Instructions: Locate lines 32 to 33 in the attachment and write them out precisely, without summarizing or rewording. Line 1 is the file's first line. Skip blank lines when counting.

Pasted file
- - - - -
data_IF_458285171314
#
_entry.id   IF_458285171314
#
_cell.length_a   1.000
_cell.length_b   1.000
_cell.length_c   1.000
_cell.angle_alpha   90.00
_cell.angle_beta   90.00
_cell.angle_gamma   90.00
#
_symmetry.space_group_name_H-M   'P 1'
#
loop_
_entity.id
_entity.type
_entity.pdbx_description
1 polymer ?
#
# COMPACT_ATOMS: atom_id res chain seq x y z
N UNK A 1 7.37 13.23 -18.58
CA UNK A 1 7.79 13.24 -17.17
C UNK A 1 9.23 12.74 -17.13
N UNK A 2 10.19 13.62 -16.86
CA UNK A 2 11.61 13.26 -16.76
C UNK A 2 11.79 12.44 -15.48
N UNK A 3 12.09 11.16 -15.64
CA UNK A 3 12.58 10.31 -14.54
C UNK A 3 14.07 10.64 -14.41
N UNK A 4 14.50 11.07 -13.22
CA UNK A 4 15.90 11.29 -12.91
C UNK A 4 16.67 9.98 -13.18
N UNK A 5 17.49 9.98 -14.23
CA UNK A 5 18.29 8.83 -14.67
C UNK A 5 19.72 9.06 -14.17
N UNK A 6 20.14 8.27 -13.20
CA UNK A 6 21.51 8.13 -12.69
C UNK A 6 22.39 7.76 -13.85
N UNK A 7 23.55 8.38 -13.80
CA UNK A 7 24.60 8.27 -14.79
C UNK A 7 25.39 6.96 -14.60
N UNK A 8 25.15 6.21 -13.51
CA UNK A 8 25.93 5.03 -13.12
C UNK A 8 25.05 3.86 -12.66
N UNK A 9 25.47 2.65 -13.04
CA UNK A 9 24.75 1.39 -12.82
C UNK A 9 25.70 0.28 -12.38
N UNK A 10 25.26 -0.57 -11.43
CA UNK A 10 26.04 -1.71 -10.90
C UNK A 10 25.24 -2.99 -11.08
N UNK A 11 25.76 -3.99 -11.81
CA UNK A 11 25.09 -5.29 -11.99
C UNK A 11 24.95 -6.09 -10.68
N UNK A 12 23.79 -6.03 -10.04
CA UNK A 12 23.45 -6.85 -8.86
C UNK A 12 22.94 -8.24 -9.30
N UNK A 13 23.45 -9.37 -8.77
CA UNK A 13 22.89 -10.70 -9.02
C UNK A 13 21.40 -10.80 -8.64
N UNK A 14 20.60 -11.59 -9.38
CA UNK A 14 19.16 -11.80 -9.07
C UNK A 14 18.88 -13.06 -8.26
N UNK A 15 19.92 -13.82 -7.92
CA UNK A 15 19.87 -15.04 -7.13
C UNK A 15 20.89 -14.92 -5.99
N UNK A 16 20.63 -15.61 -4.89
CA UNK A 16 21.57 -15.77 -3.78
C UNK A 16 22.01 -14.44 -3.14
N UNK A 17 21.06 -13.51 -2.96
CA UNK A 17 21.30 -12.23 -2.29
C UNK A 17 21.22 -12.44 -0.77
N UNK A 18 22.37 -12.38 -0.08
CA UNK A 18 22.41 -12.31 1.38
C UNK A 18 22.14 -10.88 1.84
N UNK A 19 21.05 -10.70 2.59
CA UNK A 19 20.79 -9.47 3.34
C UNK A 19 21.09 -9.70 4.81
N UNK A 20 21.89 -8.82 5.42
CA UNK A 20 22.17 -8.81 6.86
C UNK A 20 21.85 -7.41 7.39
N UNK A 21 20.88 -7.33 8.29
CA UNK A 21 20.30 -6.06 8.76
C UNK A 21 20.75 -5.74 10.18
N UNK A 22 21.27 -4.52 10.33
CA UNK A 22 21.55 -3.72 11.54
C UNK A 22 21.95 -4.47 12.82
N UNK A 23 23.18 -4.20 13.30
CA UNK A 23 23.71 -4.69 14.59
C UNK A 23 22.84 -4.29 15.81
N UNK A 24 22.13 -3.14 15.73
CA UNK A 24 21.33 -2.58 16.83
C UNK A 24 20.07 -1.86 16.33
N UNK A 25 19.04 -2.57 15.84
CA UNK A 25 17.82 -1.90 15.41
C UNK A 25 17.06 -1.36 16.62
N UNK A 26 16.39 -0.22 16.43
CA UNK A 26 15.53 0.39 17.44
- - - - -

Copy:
C UNK A 4 16.67 9.98 -13.18
N UNK A 5 17.49 9.98 -14.23